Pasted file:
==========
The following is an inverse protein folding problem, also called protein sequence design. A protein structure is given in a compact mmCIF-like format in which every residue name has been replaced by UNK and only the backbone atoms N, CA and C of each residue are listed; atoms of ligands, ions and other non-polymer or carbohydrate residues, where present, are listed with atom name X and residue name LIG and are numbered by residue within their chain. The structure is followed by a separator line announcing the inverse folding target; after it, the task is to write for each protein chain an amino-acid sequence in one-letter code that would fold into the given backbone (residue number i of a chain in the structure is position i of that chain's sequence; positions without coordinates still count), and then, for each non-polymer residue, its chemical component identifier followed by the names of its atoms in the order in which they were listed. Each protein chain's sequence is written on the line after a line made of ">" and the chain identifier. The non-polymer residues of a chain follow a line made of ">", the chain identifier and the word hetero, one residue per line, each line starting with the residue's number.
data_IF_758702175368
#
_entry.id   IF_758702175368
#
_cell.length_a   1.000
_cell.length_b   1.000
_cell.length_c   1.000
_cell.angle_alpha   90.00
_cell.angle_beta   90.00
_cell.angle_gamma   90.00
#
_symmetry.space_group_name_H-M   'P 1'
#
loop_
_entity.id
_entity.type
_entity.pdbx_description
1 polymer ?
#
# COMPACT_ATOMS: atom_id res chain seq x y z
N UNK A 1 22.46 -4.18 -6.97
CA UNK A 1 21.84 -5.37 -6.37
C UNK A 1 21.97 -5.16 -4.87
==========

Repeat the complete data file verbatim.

The following is an inverse protein folding problem, also called protein sequence design. A protein structure is given in a compact mmCIF-like format in which every residue name has been replaced by UNK and only the backbone atoms N, CA and C of each residue are listed; atoms of ligands, ions and other non-polymer or carbohydrate residues, where present, are listed with atom name X and residue name LIG and are numbered by residue within their chain. The structure is followed by a separator line announcing the inverse folding target; after it, the task is to write for each protein chain an amino-acid sequence in one-letter code that would fold into the given backbone (residue number i of a chain in the structure is position i of that chain's sequence; positions without coordinates still count), and then, for each non-polymer residue, its chemical component identifier followed by the names of its atoms in the order in which they were listed. Each protein chain's sequence is written on the line after a line made of ">" and the chain identifier. The non-polymer residues of a chain follow a line made of ">", the chain identifier and the word hetero, one residue per line, each line starting with the residue's number.
data_IF_758702175368
#
_entry.id   IF_758702175368
#
_cell.length_a   1.000
_cell.length_b   1.000
_cell.length_c   1.000
_cell.angle_alpha   90.00
_cell.angle_beta   90.00
_cell.angle_gamma   90.00
#
_symmetry.space_group_name_H-M   'P 1'
#
loop_
_entity.id
_entity.type
_entity.pdbx_description
1 polymer ?
#
# COMPACT_ATOMS: atom_id res chain seq x y z
N UNK A 1 22.46 -4.18 -6.97
CA UNK A 1 21.84 -5.37 -6.37
C UNK A 1 21.97 -5.16 -4.87